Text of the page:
The term 'tradition' comes from the Latin traditio,but the Greek term is paradosis and the verb is paradido.It means giving, offering, delivering, performing charity. In theological terms it means any teaching or practice which has been transmitted from generation to generation throughout the life of the Church. More exactly, paradosis is the very life of the Holy Trinity as it has been revealed by Christ Himself and testified by the Holy Spirit.The roots and the foundations of this sacred tradition can be found in the Scriptures. For it is only in the Scriptures that we can see and live the presence of the three Persons of the Holy Trinity, the Father, the Son and the Holy Spirit. St. John the Evangelist speaks about the manifestation of the Holy Trinity: 'For the Life was manifested, and we have seen it, and bear witness, and show unto you that eternal life, which was with the Father, and was manifested unto us' (1 John 1:2).
Rev. George Mastrantonis provides a concise interpretation and analysis of the Ten Commandments, which are regarded as the basic moral code of mankind.
The Orthodox Church proclaims the Gospel of Jesus Christ. In the Greek language, the word for Gospel is Evangelion which means literally 'the good news.' The good news of Orthodox Christianity is a proclamation of God's unbounded and sacrificial love for man kind, as well as the revelation of the true destiny of the human person. Reflecting on the joyous message of the Gospel, Saint Gregory of Nyssa wrote in the fourth century: The good news is that man is no longer an outcast nor expelled from God's Kingdom; but that he is again a son, again God's subject.
The Special Services are often referred to as Non-sacramental Services in the sense that they are events of community worship which are not usually counted among the major Sacraments. However, they clearly have a sacramental quality in the sense that they reveal the presence of the Holy Trinity. Many of these Services, such as the Funeral, the Blessing of Water, and the Entrance into Monastic Life, just to name a few, are very significant to the life of the Church. The various Blessings are brief ceremonies which are occasional and do not necessarily involve directly the entire parish community.
Fr. George Nicozisin explains the Orthodox Christian perspective on Glossolalia, or Speaking in Tongues. He recounts the two forms of Glossolalia, as well as St. Paul's discussion of it in the New Testament. Ultimately, Nicozisin informs the reader that The Orthodox Church regards Glossolalia as a minor gift.
From the time of their conversion to Christianity, beginning in the ninth century, the Slavs were given not only their first written language but also the potential to create an indigenous Christian literature of their own. The Byzantine Christian literary inheritance which was imparted to them through the writings of the Fathers and lives of the saints was multifaceted in its emphases. At its center stood the reality of God, manifested in his personal relationship with the created order and with man in particular. The fact that man often rejected his legitimate relationship with God became the contrasting theme of this literature. But despite man's indifference and denial, God's presence in the world, especially through Jesus Christ, gave the created order a greater credibility and limitless potential. The world was something that could be believed in for 'it was very good.' One could suffer for it because of its Godrootedness, just as one could also be sanctified in it for the very same reason. These themes recur again and again in Slavic literature through the centuries and especially in its contemporary manifestations.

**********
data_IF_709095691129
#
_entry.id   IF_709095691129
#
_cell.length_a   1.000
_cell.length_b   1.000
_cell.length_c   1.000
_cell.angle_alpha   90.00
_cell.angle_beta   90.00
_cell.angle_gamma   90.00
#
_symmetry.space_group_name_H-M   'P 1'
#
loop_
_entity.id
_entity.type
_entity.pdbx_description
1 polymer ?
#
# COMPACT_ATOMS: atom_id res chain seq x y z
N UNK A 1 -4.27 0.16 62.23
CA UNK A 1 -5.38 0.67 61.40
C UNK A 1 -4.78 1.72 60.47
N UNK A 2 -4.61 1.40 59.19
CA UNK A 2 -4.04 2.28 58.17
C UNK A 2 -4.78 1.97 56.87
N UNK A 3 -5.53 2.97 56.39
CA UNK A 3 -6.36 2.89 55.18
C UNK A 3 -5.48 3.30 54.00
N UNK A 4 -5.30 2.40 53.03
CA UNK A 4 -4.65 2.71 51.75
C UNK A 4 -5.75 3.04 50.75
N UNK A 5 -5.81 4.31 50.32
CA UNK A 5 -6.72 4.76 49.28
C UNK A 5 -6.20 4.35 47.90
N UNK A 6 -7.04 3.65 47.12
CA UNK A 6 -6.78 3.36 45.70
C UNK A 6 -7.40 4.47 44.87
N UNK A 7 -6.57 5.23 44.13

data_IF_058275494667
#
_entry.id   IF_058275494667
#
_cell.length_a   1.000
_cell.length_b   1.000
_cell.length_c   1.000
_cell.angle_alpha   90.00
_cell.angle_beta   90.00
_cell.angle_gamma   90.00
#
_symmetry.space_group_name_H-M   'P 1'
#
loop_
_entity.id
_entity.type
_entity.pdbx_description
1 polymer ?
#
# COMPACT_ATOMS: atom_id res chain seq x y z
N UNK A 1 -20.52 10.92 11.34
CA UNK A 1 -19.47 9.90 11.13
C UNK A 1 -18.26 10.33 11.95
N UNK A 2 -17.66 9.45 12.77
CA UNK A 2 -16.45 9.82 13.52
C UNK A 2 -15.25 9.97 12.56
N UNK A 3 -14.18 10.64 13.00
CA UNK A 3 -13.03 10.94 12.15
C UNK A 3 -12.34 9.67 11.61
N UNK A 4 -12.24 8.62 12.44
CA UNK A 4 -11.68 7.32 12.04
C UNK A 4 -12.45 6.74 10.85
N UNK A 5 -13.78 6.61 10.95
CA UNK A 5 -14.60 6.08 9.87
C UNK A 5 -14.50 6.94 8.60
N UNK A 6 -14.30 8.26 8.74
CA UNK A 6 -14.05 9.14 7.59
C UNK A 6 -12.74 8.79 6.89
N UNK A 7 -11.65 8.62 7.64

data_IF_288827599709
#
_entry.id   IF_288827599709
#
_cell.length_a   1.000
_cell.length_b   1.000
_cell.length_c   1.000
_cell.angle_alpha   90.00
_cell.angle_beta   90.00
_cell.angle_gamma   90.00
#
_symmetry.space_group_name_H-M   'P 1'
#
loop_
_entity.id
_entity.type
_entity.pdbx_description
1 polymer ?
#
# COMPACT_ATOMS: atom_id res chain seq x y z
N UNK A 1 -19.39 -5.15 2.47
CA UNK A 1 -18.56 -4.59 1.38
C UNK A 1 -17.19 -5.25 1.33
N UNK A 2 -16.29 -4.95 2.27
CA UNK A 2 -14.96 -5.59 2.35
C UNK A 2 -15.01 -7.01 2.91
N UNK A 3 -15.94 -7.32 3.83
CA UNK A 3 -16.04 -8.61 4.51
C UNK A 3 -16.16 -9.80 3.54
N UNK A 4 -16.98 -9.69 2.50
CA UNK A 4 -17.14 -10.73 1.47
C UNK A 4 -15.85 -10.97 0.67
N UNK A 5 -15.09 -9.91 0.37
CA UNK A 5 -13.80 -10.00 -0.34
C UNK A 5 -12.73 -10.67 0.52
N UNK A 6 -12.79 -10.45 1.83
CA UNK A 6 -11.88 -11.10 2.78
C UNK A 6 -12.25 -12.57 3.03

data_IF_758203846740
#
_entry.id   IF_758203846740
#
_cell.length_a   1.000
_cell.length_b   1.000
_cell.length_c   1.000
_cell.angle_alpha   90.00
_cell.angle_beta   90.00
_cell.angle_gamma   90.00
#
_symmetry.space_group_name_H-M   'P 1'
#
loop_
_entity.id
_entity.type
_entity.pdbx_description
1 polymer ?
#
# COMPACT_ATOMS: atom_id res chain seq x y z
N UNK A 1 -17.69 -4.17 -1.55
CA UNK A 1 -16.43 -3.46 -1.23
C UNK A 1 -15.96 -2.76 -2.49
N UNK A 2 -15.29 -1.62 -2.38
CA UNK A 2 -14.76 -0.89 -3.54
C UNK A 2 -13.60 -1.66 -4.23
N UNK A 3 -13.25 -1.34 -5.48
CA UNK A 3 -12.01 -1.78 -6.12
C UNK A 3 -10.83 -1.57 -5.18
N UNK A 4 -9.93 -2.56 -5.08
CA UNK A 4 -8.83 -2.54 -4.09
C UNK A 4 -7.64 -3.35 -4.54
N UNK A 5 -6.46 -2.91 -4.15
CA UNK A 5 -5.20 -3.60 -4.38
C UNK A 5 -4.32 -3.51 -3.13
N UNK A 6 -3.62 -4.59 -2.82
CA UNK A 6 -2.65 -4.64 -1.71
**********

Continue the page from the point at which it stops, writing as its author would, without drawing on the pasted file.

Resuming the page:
Rev. George Mastrantonis provides a concise presentation of our Lord's Sermon on the Mount, it's entire text, as well as a short interpretation of the Sermon for the faithful today as it is pronounced by the Eastern Orthodox Church.
The life and character of an Orthodox Christian is in large measure shaped, nourished, and enriched by the liturgy or worship of the Church. Replete with biblical readings, imagery, and expressions, the texts of the liturgy set forth in doxological form the Church's authentic and living tradition. In the liturgy, the Orthodox Christian is in constant touch with the fundamental truths of the faith. Worship becomes a theology of fervent prayer, a living sacrifice of praise of a biblical people, a vision of the spiritual world, a betrothal with the Holy Spirit, and foretaste of the things to come.Paschal in character and essentially eschatological in spirit, Orthodox worship while continuously rehearsing the mighty works of God in history, joyously celebrates the kingdom of God already come and already given to us as the pledge of our salvation through the birth, death, and resurrection of Christ.
There are special experiences in our corporate life as Orthodox Christians when ;the perception of God's presence and actions is heightened and celebrated. We call these events of the Church Sacraments. Traditionally, the Sacraments have been known as Mysteries in the Orthodox Church. This description emphasizes that in these special events of the Church, God discloses Himself through the prayers and actions of His people.
Prayer is the basis of our Christian life, the source of our experience of Jesus as the Risen Lord. Yet how few Christians know how to pray with any depth! For most of us, prayer means little more than standing in the pews for an hour or so on Sunday morning or perhaps reciting, in a mechanical fashion, prayers once learned by rote during childhood. Our prayer life-and thus our life as Christians-remains, for the most part, at this superficial level.